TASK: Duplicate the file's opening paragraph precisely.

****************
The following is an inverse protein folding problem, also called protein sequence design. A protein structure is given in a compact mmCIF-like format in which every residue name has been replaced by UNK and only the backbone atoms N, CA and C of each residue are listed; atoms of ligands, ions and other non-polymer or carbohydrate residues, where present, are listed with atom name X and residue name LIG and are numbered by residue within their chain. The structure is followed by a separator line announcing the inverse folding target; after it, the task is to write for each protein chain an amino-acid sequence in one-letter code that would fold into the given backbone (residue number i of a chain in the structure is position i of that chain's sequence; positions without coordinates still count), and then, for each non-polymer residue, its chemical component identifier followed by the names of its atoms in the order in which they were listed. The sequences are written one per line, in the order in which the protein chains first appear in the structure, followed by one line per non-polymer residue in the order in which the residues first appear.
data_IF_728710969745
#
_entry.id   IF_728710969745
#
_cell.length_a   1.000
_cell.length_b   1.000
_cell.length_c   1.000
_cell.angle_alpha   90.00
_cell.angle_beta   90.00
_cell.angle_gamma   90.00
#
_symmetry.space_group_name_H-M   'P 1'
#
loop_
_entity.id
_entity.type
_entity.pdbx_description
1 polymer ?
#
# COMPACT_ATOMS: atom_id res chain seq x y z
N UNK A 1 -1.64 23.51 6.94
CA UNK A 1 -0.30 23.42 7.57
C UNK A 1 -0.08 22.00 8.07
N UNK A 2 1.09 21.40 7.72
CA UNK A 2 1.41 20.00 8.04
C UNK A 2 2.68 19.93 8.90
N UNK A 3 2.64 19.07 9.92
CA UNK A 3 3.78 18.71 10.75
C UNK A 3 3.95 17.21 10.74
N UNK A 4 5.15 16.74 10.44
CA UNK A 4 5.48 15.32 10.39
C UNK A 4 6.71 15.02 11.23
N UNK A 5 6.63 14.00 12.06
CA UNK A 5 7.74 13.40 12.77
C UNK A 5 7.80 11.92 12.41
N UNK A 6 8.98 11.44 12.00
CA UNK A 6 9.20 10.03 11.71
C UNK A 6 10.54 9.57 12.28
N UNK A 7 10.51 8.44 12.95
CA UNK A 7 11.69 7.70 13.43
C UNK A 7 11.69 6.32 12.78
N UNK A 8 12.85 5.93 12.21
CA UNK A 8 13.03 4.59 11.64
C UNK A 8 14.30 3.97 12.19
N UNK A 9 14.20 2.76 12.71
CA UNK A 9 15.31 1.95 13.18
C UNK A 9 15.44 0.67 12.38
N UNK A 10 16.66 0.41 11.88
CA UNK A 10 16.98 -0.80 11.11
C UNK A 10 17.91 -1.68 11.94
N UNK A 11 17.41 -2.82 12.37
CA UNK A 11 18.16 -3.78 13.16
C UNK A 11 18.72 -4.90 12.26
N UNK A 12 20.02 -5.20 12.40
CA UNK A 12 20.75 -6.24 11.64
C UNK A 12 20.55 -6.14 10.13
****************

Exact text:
The following is an inverse protein folding problem, also called protein sequence design. A protein structure is given in a compact mmCIF-like format in which every residue name has been replaced by UNK and only the backbone atoms N, CA and C of each residue are listed; atoms of ligands, ions and other non-polymer or carbohydrate residues, where present, are listed with atom name X and residue name LIG and are numbered by residue within their chain. The structure is followed by a separator line announcing the inverse folding target; after it, the task is to write for each protein chain an amino-acid sequence in one-letter code that would fold into the given backbone (residue number i of a chain in the structure is position i of that chain's sequence; positions without coordinates still count), and then, for each non-polymer residue, its chemical component identifier followed by the names of its atoms in the order in which they were listed. The sequences are written one per line, in the order in which the protein chains first appear in the structure, followed by one line per non-polymer residue in the order in which the residues first appear.